Controversy Surrounds Leo DiCaprio and Brando’s Oscar
Marlon Brando’s ‘On the Waterfront’ Oscar was given as a gift to Leo DiCaprio by his scandal-plagued colleagues at Red Granite Pictures, and the Motion Picture Academy refuses to discuss Leo’s misbegotten award.
Nearly 20 years after his 1st best actor nomination in November 2012 he received Marlon Brando’s Best Actor Oscar for 1954’s On the Waterfront as a 38th birthday gift.
The gifters were his business associates at Red Granite Pictures, the backers behind The Wolf of Wall Street.
As it happened, Mr. DiCaprio would be nominated and lose for his starring role in the Martin Scorsese film about financial corruption, which Mr. DiCaprio also produced, before winning this year for his role in The Revenant.
Since then, Red Granite’s co-Founder Riza Aziz and financier Jho Low would go on to become central figures in a $3-B Malaysian embezzlement scandal that rocked the country, implicated Prime Minister Najib Razak and triggered an ongoing US Department of Justice asset-seizure investigation.
The scandal also has drawn attention to Mr. DiCaprio’s personal and professional ties to the 2 men, who are alleged to have siphoned money from Malaysian sovereign wealth fund 1MDB, meant for in-country economic development purposes to enrich themselves and advance their own global business interests.
In August, THR examined how Mr. DiCaprio’s foundation has benefited financially from the relationship.
Marlon Brando’s Oscar is said to have been acquired in Y 2012 for approximately $600,000 through a New Jersey memorabilia dealer.
This person is Ralph DeLuca, whom Mr. DiCaprio developed a relationship with because to their mutual interest in Mr. DeLuca’s specialty: vintage movie posters.
An Oscar bylaw, bolstered by a US 9th Circuit Court of Appeals decision in Y 1991 that was affirmed again in Y 2015, forbids post-1951 honorees or anyone who inherits a statuette to peddle it in any way without 1st offering it back to the Motion Picture Academy for $10.
But regardless of whether DiCaprio’s birthday gift violates Academy policy, the On the Waterfront statuette has other intrigue in that Marlon Brando never sold his award, it just went missing.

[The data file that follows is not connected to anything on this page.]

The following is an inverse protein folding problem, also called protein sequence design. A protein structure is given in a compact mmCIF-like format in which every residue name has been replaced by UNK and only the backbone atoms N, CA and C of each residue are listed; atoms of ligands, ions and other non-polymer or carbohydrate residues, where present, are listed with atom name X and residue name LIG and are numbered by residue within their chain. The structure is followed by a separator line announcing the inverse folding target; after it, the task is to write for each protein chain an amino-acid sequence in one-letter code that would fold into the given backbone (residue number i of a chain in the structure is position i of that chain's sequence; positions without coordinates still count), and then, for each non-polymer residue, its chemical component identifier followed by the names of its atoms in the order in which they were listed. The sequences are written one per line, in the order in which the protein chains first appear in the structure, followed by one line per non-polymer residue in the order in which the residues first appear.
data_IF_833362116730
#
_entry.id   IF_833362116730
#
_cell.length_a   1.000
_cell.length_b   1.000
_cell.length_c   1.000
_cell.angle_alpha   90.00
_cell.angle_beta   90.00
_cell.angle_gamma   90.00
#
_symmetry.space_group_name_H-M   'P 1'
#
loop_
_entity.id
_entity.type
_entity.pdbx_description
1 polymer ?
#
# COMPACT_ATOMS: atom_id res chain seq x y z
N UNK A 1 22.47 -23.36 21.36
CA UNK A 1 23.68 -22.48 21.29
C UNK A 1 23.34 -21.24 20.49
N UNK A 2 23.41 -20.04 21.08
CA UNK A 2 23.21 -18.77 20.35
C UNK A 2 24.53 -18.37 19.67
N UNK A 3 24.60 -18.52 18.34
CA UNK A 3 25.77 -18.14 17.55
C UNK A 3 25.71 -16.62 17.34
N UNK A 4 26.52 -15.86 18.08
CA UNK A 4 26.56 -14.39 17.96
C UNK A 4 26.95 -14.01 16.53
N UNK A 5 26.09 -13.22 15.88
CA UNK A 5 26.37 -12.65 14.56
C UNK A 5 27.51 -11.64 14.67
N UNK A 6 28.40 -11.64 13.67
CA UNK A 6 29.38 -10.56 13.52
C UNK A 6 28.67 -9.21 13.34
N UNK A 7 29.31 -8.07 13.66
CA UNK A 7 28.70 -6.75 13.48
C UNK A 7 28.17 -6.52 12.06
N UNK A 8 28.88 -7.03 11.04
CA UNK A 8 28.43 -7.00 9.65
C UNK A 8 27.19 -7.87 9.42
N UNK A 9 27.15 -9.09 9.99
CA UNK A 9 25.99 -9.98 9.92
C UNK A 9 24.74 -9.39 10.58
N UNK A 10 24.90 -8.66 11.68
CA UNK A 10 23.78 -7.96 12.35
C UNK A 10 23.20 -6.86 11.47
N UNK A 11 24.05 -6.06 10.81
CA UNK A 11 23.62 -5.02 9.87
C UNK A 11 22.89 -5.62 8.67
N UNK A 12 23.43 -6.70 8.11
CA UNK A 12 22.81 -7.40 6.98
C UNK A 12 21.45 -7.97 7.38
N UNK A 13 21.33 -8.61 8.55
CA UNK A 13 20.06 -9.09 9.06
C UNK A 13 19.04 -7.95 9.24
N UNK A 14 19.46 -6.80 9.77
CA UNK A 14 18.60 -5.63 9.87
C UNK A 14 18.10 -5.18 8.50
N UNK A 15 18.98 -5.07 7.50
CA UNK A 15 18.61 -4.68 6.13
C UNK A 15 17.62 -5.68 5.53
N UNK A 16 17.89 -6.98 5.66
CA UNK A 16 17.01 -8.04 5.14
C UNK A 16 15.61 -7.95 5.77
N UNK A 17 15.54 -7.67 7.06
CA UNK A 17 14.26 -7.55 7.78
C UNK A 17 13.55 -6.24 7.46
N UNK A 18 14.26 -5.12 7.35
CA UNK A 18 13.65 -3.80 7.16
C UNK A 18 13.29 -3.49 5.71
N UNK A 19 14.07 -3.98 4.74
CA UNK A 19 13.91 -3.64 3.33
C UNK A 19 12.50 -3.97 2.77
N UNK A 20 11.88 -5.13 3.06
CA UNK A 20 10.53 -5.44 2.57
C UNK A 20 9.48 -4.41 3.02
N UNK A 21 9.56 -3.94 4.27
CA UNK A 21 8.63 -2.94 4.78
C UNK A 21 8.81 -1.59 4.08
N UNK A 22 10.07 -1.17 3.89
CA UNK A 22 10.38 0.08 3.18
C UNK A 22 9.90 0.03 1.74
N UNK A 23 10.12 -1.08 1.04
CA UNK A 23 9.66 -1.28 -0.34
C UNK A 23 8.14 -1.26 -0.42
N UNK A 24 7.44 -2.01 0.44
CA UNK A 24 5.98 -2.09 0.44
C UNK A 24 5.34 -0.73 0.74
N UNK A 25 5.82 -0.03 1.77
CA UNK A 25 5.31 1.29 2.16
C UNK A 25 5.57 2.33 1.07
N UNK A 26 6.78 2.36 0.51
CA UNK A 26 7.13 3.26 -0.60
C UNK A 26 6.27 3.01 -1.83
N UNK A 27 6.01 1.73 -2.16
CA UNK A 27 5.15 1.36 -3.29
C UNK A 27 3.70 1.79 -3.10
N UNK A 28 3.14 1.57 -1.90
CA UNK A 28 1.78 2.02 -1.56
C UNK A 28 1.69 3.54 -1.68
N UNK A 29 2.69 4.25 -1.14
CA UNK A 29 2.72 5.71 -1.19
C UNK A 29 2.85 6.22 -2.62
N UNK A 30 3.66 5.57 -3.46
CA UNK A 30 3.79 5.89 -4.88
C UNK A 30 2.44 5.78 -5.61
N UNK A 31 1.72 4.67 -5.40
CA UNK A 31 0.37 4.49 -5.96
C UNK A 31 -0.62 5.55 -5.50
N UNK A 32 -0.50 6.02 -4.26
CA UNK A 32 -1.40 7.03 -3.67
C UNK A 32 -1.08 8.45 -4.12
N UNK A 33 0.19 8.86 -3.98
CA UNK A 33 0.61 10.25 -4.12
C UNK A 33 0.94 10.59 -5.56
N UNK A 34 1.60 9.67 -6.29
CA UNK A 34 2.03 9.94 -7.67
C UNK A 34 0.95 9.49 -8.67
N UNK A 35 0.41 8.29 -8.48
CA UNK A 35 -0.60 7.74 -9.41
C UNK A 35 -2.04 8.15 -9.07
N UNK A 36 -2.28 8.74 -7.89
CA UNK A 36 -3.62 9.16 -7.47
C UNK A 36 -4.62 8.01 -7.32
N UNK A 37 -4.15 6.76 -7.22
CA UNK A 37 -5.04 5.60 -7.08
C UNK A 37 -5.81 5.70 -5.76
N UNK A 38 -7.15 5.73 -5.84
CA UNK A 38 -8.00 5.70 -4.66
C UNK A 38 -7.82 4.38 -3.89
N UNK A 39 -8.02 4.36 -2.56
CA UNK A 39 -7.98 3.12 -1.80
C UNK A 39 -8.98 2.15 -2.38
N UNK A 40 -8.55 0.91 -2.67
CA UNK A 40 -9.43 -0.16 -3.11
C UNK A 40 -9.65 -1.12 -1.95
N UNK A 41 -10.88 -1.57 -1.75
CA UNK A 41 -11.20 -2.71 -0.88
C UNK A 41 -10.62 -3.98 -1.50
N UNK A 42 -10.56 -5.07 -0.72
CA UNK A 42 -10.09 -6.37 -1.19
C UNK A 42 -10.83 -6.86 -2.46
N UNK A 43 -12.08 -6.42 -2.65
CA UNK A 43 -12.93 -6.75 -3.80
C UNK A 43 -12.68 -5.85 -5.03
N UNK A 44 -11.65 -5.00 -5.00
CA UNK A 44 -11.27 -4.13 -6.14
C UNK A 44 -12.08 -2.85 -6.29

The Brando estate’s executor/archivist, said the award disappeared while he was alive. “He was trying to track it down and kept hitting dead ends,” she says. “There was some rumor that Marty Ingels had it, but that turned out to be untrue. It would be great to get it back.”
The Hollywood lore is that Marlon Brando threw his Oscar out, after which his Christian played with it and broke its base.
The later the Oscar circulated among private enthusiasts, drawing a public rebuke from the Academy of Motion Picture Arts and Sciences in Y 1988 when a local auctioneer sold it for $13,500 on behalf of a Maine collector.
Oscars “shouldn’t be items of commerce; it’s less than dignified,” the Academy’s then-executive administrator, told the LA-T’s.
The Academy now notes: “We have a long history of enforcing our bylaws against the sale of post-1951 Oscars, and, where possible, even those awarded pre-1951. We have on many occasions prevented the sale of Oscars and enforced the Academy’s rights to recover the statuettes.”
For those people in Malaysia, the 1MDB situation is more consequential than Brando’s long-missing Oscar.
“Billions of taxpayers’ money has been lost, and people have died,” says Pascal Najadi, who has filed a petition with the United Nations Human Rights Council to investigate the murder in Kuala Lumpur of his whistle-blowing banker father, Hussain. He and his mother have since relocated to Switzerland for safety. “It’s bigger than Oscar.”
Red Granite, whose next project is a remake of the Y 1973 prison-break film ‘Papillon’ starring Rami Malek and Charlie Hunnam, declined to comment, as did the DOJ, Mr. DiCaprio and Mr. DeLucca.
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